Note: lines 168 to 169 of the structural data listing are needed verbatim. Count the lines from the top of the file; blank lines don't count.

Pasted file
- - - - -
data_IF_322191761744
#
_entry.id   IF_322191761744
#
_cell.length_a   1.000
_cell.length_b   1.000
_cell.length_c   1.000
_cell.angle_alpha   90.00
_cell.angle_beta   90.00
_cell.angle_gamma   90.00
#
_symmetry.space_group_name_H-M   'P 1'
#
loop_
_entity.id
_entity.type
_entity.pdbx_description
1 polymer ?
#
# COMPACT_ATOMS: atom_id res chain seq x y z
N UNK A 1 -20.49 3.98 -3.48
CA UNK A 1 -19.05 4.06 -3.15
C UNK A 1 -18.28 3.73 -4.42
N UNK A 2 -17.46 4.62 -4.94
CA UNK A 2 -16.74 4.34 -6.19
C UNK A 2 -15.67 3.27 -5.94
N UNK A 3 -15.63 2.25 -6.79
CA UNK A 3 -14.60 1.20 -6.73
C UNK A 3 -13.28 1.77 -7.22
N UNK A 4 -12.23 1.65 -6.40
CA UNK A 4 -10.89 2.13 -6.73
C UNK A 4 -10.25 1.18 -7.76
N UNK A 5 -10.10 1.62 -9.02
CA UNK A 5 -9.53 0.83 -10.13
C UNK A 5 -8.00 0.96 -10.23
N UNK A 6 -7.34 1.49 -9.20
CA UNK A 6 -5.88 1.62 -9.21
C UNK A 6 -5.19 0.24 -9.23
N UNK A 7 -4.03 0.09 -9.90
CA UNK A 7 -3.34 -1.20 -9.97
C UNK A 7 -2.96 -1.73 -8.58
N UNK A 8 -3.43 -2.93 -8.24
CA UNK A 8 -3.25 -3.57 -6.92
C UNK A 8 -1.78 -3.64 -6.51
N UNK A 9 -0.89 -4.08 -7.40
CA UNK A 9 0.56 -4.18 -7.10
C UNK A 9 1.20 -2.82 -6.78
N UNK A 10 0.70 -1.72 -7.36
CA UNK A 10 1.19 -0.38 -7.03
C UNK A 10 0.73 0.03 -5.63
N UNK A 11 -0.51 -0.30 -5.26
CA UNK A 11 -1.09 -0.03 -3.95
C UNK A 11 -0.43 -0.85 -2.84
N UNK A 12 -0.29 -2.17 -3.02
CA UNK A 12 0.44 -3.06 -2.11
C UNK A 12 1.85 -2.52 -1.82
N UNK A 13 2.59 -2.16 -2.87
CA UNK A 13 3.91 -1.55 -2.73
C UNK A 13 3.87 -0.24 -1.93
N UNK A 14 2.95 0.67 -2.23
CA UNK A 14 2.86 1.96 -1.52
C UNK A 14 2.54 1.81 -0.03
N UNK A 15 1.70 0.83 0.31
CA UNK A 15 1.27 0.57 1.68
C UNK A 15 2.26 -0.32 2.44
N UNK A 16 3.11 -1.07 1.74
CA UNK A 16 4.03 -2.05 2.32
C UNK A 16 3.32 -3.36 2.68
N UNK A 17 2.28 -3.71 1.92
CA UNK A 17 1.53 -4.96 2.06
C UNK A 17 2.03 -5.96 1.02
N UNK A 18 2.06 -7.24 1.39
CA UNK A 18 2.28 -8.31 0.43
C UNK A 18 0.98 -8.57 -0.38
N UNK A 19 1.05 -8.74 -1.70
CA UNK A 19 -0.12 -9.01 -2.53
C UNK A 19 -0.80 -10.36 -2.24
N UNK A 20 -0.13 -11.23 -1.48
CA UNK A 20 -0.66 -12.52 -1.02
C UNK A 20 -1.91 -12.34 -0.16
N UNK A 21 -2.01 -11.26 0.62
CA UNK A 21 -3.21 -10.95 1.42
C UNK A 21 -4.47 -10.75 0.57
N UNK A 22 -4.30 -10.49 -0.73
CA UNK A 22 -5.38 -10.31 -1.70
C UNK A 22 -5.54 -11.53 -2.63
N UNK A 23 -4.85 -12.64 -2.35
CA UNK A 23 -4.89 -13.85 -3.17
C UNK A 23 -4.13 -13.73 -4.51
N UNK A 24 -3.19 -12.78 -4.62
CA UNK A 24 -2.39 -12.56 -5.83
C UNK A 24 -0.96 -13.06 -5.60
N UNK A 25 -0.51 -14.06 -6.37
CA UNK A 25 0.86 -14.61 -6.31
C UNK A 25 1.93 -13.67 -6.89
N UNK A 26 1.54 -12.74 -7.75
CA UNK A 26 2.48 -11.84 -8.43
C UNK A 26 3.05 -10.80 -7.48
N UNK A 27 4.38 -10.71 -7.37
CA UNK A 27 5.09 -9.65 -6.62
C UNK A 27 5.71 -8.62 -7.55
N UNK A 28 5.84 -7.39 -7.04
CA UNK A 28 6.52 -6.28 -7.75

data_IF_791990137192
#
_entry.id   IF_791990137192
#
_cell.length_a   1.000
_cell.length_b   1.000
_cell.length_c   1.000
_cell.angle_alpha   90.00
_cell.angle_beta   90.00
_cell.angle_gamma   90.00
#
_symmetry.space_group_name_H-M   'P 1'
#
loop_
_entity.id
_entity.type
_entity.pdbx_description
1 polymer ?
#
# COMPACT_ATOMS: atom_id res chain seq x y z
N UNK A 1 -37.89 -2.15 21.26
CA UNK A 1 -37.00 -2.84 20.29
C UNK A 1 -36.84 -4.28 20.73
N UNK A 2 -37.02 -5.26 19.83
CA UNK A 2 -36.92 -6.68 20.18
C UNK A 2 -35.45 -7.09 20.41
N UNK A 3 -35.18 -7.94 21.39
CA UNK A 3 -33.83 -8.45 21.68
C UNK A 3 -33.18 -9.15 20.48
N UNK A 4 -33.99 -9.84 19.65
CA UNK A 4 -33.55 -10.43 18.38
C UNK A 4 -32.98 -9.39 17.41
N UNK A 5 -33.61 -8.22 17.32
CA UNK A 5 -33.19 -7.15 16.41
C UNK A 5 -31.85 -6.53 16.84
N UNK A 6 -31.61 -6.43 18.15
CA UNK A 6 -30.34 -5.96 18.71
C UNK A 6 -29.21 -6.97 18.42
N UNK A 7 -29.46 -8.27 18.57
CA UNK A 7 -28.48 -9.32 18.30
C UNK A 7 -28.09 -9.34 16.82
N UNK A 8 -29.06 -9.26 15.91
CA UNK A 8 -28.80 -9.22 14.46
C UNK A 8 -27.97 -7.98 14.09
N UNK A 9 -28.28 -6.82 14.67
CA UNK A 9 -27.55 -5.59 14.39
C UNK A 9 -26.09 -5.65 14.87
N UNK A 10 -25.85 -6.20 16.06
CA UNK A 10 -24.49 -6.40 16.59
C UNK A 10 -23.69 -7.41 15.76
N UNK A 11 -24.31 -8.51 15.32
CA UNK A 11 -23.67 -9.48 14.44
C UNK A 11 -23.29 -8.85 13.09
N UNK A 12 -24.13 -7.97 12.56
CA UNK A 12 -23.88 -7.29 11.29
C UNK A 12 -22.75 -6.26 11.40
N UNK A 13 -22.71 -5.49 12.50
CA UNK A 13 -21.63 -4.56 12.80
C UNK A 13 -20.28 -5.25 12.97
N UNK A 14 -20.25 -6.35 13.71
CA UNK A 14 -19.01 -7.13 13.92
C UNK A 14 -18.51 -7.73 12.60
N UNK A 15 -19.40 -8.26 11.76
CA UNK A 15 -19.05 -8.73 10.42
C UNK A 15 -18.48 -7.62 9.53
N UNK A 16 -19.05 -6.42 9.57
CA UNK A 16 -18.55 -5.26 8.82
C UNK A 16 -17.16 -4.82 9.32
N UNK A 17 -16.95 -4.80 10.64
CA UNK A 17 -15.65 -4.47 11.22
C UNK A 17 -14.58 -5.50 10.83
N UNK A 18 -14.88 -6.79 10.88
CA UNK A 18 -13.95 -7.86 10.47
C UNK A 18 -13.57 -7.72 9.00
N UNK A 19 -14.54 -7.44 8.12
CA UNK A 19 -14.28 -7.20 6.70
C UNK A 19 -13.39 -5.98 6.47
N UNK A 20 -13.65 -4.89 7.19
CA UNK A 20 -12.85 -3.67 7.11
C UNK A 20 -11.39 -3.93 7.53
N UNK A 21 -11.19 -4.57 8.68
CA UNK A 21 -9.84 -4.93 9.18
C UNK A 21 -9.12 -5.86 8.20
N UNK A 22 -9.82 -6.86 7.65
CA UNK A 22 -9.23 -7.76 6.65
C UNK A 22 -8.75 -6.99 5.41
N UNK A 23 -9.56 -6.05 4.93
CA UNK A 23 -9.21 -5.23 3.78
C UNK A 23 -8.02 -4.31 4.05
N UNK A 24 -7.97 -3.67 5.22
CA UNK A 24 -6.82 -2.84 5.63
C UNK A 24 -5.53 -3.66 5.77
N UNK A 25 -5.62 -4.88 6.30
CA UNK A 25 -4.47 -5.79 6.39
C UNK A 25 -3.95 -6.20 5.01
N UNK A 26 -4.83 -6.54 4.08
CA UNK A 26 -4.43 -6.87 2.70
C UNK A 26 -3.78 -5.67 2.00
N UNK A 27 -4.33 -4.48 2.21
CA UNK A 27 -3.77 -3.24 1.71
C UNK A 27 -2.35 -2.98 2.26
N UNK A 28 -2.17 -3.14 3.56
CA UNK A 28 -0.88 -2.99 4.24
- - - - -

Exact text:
C UNK A 15 -18.48 -7.62 9.53
N UNK A 16 -19.05 -6.42 9.57